Saturday, March 17, 2018


Honest Joe
When asked to sign a report of an income tax raid, a witness comments that there is no use uncovering black money, if under the guise of welfare schemes, it is looted again by the very people it is confiscated from. Therein lies one of the problems of Raj Kumar Gupta’s well-meaning Raid.
Everyone hates paying income tax and very few know what happens to all that black money that is recovered in periodic raids, none of which must be half as exciting as the fictional one—“based on true stories”—shown in the film.  An IT raid does not have the same impact, as say a cop catching a gangster or a soldier killing the enemy. Slitting open mattresses and peering into drains to look for unaccounted for wealth, does not exactly make for gripping cinema; so Gupta has tried to liven up proceedings with heavy duty dialogue between the new IT boss of Lucknow and the local politician-strongman.
Amay Patnaik (Ajay Devgn) is so honest that he is constantly transferred, and his long-suffering wife Malini (Ileana D’Cruz) is resigned to packing and setting up home every few months.  The colleagues at his Lucknow posting say his enthusiasm about chasing tax evaders is like the noise a just-opened soda bottle makes.
When, on an anonymous tip-off,  Amay plans a raid on Rameshwar Singh’s (Saurabh Shukla) White House, they are nervous—one of them refuses to join because he is beholden to “Tauji.”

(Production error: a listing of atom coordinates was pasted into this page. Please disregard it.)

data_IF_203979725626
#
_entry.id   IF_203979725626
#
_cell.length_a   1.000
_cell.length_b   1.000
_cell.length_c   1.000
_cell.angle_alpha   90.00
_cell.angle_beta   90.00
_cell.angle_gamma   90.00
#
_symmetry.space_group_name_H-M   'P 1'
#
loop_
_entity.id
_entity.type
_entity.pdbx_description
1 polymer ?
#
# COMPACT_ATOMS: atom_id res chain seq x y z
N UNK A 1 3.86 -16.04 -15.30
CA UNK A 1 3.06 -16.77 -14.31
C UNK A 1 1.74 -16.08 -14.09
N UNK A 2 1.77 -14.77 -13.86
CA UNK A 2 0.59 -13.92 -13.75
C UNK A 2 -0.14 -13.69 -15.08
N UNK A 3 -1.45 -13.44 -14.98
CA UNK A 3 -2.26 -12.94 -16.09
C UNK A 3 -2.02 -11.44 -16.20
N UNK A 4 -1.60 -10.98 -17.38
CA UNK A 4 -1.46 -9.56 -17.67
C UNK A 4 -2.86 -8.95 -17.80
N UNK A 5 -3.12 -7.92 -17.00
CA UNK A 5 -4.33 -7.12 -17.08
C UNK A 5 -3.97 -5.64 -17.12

Tauji is first amused, then irritated at the officer’s gumption; his large family stands around defiantly knowing that they cannot be touched. When money, gold, jewellery and incriminating papers start raining down, Tauji displays his gangster side.  It’s no spoiler, because it is in the promo, Tauji challenging Amay, “You managed to come in, how will you get out?” as his loyal hordes surround the mansion. Obviously tax-evasion does not tarnish their leader!
The film is set in 1981, the markers being Ambassador cars and rotary phones--there is very little drama and practically no suspense in an income tax raid, so the film is mostly theatrical verbal bluster. Ajay Devgn can play this scowling, upright officer in his sleep, but unlike the many cops he has portrayed, this one offers no scope for action. Shukla is a good actor, but just not menacing enough.
Gupta has stinted on the character development—you are informed that Amay is honest and Rameshwar Singh is corrupt, but nothing more about how they arrived at that point. Instead of a romantic song, the film could have given a peek into the working of the IT department and the implications of a raid.
Still, the film has to be lauded for focusing on everyday heroes, because of whom, the country is probably saved from descending into total chaos.


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